With a busy club scene, and traveling soloists passing through in need of accompaniment, Chicago remains a breeding ground for resourceful rhythm players who can jell into a trio in an instant and have the range to cater to whomever might be fronting the band. Since such musicians are often paid to make someone else sound good, a side-stage gig like this can be just the place to reveal their own virtues. Three of the city’s best come together here: pianist Ron Perrillo, bassist Dennis Carroll, and drummer Dana Hall, all of whom have worked with guitarist Bobby Broom (who knows a thing or two about making a rhythm section groove). Perrillo’s fleet lines, punchy chording, and rhythmic change-ups can make him sound like he’s riffling through the jazz piano history book, volume two, but usually he makes those old hats fit his own head. Expect a tasty set of straight-up swing. KW

3:25 PM * Saxophone Summit

Last winter at Tuley Park, baritone saxophonist Mwata Bowden premiered his Procession of the Reed Warriors with help from fellow saxists Eric Schneider on alto and Duke Payne and Ari Brown on tenor. I didn’t hear it myself, but apparently it went well enough to inspire a reunion of the personnel for this jam session. Bowden sounds as much at home anchoring the Chicago Jazz Orchestra’s big-band charts as he does adding to 8 Bold Souls’ big low-end rumble. Schneider has a bright, beboppy glassblower’s tone on alto; Payne and Brown can step inside or trample outside the chord changes as needed; with luck Payne will bring his bagpipes too, for a color one doesn’t hear much at jam sessions, staged or otherwise. Having drummer Kobie Watkins in the rhythm section (alongside pianist Ken Chaney and bassist Harrison Bankhead) is insurance against lackadaisicality. Might not be a gig for the ages, but it should be good fun. KW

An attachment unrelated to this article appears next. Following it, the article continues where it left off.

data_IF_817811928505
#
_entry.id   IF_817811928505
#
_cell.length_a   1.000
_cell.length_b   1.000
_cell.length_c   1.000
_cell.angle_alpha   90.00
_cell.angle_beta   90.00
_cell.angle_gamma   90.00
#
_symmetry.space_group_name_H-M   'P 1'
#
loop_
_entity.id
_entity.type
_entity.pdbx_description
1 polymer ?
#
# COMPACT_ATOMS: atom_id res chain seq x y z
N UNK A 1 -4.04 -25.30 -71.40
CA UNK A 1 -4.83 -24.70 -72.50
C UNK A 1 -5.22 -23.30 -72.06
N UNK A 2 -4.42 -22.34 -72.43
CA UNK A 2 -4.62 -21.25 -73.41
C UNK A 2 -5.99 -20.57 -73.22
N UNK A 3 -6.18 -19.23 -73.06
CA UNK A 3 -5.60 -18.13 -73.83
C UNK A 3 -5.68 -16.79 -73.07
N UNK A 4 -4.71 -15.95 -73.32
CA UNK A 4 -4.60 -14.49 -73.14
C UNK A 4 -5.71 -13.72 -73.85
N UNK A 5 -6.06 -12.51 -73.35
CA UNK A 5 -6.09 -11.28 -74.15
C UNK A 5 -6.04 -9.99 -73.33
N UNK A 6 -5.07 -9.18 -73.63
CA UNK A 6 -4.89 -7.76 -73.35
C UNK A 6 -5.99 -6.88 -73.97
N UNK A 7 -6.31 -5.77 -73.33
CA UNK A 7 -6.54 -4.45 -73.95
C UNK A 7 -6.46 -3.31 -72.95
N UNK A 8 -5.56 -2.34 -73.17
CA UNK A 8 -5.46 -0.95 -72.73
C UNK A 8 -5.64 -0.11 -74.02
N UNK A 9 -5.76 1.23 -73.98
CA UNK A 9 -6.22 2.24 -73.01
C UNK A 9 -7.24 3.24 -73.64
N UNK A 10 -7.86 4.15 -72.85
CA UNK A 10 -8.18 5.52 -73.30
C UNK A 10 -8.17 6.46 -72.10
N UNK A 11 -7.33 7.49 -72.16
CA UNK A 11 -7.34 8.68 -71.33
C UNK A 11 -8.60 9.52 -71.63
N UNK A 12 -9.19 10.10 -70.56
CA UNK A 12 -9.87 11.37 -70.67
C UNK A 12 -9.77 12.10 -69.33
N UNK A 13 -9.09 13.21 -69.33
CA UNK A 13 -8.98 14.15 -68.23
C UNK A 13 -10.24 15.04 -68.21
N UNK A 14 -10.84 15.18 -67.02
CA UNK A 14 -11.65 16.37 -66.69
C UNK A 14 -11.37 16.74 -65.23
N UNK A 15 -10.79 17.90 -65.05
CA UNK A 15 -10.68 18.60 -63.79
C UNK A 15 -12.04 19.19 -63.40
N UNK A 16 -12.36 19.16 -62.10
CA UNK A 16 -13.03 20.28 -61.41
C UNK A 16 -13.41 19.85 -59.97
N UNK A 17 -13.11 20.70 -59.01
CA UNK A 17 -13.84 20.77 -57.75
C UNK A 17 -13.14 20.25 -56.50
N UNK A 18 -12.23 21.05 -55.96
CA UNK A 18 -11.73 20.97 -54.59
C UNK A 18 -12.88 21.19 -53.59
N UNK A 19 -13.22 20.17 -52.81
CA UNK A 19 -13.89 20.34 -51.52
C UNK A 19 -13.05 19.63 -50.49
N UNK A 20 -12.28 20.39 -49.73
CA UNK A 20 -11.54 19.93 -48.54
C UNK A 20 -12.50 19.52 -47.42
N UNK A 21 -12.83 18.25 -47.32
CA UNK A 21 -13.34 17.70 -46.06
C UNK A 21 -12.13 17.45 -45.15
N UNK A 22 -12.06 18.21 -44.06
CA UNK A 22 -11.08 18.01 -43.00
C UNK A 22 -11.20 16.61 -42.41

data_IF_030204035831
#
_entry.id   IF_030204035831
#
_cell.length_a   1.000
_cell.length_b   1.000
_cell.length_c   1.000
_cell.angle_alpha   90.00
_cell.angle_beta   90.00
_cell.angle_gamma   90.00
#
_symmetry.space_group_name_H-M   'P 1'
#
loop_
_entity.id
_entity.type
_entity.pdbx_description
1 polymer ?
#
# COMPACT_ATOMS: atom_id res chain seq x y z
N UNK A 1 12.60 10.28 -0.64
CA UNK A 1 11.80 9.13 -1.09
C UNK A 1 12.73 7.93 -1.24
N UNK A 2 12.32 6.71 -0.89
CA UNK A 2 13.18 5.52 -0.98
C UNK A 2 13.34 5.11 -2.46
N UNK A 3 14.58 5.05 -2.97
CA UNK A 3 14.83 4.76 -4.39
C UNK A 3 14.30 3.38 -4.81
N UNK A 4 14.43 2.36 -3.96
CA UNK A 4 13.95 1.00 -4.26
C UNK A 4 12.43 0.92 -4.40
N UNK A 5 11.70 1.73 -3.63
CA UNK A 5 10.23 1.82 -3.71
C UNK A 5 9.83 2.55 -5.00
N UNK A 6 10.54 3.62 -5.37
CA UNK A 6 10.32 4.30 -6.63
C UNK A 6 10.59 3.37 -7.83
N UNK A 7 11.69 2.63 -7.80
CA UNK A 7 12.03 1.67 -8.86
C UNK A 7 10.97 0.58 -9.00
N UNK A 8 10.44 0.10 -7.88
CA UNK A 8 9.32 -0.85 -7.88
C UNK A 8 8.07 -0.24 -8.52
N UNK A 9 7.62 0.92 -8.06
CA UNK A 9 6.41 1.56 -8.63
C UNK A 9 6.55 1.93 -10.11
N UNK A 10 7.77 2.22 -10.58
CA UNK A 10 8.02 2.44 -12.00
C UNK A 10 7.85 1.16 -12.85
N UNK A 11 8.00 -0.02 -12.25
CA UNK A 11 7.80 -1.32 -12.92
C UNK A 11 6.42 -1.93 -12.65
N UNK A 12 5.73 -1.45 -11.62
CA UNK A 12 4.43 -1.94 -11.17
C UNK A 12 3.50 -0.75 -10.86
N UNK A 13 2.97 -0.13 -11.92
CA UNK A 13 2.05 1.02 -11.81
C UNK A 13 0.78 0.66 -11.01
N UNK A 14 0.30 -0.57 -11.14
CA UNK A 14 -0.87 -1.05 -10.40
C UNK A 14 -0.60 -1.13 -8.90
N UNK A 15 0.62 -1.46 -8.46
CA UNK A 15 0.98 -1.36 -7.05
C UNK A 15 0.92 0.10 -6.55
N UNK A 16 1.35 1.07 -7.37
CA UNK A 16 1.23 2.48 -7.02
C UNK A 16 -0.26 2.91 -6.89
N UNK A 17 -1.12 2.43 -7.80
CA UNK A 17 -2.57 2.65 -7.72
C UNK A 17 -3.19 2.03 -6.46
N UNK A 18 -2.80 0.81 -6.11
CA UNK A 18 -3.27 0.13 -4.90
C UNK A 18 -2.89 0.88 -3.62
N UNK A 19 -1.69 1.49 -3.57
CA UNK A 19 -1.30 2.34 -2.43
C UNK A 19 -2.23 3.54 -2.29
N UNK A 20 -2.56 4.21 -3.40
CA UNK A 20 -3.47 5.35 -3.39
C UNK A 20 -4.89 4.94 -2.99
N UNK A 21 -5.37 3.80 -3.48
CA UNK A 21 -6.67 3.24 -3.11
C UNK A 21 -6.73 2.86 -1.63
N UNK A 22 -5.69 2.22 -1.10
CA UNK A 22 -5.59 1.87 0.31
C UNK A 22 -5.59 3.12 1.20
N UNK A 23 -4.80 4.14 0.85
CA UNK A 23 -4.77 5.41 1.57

Petrillo Music Shell

5:00 PM Oliver Lake & Mal Waldron

Pianist Mal Waldron was one of jazz’s first minimalists, milking single phrases for myriad organic variations before anyone had ever heard of Philip Glass. Through repetition and a fondness for the lower half of the keyboard, his solos gradually acquire dark, brooding power. Alto saxophonist Oliver Lake came out of the Saint Louis creative-music scene that paralleled Chicago’s, circa 1970, along with Julius Hemphill and Hamiet Bluiett; soon the three of them were three-fourths of the World Saxophone Quartet. Lake still has a pungent, scalding sound, and playing in various quartet, solo, and duo sessions without a conventional rhythm section has helped him develop a self-contained drive that should come in handy here. Waldron has lived in various European cities for four decades and isn’t heard in the States often; still it’s clear that at age 77 he’s lost some of his edge. Pairing the two of them for the first time was a programmer’s quixotic idea–hey, if it were obvious, somebody would have done it already–but the combination of dark and bright timbres and hesitant and propulsive timing just might work. KW

6:00 PM * Jimmy Heath With the Chicago Jazz Orchestra